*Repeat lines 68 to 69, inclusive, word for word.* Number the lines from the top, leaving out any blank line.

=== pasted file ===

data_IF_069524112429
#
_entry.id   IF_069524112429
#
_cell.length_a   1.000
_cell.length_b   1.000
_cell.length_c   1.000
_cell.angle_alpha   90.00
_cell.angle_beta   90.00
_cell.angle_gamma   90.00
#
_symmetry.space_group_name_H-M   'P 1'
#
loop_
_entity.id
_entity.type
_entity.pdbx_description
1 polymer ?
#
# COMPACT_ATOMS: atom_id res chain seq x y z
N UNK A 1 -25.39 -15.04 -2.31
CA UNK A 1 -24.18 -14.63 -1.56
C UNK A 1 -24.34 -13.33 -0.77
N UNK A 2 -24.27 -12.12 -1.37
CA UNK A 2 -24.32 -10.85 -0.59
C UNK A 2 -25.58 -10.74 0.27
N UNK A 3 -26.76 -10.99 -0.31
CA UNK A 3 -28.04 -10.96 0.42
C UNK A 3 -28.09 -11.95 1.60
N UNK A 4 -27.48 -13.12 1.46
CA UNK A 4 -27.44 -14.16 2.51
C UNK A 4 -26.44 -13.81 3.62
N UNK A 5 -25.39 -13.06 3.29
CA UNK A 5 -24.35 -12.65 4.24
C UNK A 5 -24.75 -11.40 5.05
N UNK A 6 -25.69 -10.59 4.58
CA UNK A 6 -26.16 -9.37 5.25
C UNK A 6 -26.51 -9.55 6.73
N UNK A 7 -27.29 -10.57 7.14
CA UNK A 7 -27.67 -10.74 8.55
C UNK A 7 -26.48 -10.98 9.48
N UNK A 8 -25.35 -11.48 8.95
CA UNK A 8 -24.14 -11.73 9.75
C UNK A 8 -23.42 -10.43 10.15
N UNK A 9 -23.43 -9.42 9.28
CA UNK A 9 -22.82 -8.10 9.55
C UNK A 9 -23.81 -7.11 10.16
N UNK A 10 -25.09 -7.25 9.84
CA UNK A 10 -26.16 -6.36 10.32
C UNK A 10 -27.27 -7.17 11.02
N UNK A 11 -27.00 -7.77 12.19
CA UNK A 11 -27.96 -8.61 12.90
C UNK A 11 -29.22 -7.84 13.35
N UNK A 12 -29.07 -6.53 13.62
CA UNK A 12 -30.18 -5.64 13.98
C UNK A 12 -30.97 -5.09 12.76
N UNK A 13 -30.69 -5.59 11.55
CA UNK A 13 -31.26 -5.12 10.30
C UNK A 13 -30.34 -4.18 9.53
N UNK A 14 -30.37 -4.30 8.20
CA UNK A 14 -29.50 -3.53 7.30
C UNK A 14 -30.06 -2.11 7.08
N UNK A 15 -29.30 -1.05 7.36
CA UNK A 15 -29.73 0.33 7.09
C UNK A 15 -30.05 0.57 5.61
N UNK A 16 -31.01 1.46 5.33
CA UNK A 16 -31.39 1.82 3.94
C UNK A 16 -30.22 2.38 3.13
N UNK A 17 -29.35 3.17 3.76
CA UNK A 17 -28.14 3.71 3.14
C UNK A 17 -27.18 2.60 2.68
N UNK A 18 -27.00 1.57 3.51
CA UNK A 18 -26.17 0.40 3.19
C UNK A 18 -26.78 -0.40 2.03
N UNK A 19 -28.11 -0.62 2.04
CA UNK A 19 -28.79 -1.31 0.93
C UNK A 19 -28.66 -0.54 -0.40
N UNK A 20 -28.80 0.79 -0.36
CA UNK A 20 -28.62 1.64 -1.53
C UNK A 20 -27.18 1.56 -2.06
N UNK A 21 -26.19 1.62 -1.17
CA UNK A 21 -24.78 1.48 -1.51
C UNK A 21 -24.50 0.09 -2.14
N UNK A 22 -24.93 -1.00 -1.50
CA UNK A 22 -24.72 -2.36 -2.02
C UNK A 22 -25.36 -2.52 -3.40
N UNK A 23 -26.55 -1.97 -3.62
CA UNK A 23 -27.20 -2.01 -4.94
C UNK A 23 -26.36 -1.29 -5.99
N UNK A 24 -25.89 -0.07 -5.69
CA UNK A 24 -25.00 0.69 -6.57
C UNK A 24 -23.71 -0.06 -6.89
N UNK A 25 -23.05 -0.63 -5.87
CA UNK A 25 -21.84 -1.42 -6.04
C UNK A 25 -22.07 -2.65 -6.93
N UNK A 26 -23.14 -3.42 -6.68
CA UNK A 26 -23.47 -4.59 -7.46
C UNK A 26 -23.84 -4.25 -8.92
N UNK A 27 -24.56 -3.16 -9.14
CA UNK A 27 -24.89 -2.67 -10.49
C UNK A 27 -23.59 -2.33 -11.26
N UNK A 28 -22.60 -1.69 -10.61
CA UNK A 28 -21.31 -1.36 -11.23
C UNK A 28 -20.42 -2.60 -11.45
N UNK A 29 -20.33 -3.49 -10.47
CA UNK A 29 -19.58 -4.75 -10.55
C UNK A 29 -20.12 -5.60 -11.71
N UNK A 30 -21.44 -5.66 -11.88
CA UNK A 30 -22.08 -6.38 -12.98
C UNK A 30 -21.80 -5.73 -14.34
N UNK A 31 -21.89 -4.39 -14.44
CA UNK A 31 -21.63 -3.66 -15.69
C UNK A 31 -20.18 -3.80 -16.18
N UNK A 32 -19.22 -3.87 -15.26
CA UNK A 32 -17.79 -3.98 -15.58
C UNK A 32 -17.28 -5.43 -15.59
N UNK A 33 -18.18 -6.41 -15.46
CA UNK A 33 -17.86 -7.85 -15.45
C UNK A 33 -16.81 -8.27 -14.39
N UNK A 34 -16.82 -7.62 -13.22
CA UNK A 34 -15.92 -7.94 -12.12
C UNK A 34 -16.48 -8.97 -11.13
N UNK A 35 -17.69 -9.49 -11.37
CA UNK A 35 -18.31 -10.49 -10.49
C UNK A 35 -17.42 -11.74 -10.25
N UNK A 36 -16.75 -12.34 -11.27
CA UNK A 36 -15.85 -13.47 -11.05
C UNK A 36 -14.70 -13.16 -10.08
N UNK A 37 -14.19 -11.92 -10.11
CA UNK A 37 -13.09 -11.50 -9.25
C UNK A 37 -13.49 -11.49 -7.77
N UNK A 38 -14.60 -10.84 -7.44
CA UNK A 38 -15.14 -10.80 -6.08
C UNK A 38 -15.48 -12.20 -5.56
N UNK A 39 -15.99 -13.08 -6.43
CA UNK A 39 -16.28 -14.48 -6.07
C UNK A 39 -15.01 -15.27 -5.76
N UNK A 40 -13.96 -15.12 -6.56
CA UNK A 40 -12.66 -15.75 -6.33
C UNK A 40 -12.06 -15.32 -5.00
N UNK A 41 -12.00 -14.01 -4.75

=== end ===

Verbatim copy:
C UNK A 16 -30.22 2.38 3.13
N UNK A 17 -29.35 3.17 3.76